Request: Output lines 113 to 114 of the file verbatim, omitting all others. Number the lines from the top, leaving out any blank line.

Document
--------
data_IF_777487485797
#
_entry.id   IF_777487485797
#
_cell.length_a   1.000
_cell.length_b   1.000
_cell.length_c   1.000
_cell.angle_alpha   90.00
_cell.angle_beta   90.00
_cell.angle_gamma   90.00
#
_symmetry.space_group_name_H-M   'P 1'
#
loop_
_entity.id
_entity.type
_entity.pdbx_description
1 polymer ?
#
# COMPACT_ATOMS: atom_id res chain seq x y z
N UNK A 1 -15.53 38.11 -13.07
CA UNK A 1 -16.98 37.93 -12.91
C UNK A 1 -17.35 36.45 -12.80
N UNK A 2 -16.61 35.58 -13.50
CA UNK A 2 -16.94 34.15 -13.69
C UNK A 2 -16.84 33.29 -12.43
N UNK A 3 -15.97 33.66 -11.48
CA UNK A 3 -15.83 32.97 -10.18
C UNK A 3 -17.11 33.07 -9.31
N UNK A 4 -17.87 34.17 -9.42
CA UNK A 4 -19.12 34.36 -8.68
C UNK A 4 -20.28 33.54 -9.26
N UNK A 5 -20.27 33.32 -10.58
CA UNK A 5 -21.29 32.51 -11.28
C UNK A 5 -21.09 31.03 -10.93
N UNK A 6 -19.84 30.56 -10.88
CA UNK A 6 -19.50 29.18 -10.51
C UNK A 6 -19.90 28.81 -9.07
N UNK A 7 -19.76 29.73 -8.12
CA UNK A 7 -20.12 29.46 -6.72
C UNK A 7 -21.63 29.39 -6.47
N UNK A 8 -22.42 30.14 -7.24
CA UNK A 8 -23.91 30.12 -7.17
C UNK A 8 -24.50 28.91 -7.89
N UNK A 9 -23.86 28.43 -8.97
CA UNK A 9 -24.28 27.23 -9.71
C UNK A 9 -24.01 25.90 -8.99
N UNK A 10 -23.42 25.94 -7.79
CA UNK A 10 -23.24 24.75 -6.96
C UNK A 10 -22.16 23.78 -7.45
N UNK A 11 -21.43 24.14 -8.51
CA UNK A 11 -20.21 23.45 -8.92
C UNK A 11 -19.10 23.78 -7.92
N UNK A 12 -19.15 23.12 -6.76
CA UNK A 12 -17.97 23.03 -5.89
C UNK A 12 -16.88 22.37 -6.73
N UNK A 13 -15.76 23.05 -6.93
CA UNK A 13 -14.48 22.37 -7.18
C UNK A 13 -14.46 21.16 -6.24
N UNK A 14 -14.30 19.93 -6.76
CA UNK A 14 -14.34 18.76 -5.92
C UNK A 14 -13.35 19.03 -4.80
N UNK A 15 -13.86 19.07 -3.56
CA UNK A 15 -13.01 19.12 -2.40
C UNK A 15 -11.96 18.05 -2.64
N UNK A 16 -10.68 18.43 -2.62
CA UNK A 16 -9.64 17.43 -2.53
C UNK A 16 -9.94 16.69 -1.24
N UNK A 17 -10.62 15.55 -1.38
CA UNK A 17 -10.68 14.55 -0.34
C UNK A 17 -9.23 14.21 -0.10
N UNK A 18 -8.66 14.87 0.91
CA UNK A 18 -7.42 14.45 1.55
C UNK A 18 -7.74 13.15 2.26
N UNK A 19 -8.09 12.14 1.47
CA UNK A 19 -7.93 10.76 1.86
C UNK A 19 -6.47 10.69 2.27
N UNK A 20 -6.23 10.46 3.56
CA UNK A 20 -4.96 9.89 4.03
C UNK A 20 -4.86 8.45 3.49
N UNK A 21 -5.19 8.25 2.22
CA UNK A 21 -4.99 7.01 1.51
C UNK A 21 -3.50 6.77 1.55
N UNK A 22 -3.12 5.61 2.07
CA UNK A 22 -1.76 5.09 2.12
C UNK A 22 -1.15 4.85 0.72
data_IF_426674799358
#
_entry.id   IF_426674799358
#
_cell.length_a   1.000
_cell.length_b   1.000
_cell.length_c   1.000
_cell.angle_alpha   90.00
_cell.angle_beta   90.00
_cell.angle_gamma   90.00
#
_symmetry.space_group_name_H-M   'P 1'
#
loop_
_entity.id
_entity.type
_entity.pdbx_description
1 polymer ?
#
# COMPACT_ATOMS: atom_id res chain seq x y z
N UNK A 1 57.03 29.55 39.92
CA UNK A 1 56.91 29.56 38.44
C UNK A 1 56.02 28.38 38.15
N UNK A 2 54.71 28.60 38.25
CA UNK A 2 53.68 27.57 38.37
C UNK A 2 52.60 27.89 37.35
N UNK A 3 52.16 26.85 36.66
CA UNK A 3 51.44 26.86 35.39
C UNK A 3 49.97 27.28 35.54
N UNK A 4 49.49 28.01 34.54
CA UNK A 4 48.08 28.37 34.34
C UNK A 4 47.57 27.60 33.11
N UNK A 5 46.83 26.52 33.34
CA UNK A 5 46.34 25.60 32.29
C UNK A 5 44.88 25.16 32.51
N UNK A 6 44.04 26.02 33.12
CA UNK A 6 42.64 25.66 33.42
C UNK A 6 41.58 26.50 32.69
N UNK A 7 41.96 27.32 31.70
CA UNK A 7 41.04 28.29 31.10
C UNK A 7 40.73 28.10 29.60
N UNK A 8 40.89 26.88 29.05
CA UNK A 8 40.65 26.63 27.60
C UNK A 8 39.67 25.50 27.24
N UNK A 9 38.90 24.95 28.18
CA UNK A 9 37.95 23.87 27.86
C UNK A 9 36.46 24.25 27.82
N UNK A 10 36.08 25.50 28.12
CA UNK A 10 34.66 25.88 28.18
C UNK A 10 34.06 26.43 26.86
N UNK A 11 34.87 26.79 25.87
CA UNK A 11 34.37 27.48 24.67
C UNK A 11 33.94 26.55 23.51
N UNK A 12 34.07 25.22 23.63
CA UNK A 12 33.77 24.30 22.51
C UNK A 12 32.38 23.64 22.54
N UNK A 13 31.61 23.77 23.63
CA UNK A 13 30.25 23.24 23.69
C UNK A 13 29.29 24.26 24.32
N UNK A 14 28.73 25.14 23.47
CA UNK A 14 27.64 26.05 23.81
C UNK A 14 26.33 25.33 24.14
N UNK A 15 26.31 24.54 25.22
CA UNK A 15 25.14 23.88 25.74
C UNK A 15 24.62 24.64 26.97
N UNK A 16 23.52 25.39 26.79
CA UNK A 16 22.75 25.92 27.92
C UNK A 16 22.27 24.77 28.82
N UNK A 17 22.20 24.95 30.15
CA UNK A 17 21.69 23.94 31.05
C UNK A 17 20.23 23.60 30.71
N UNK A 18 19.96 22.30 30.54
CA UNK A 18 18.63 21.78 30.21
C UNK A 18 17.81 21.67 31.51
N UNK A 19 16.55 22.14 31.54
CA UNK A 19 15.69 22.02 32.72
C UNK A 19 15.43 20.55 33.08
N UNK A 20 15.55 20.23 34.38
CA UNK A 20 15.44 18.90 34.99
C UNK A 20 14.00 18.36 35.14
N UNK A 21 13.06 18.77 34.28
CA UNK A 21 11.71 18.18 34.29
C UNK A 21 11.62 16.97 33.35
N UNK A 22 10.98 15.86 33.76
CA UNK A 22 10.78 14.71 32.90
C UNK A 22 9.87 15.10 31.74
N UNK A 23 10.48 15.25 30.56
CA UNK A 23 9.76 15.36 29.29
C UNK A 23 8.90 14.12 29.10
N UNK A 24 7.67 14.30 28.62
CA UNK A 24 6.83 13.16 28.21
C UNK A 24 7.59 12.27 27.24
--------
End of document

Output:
N UNK A 3 52.16 26.85 36.66
CA UNK A 3 51.44 26.86 35.39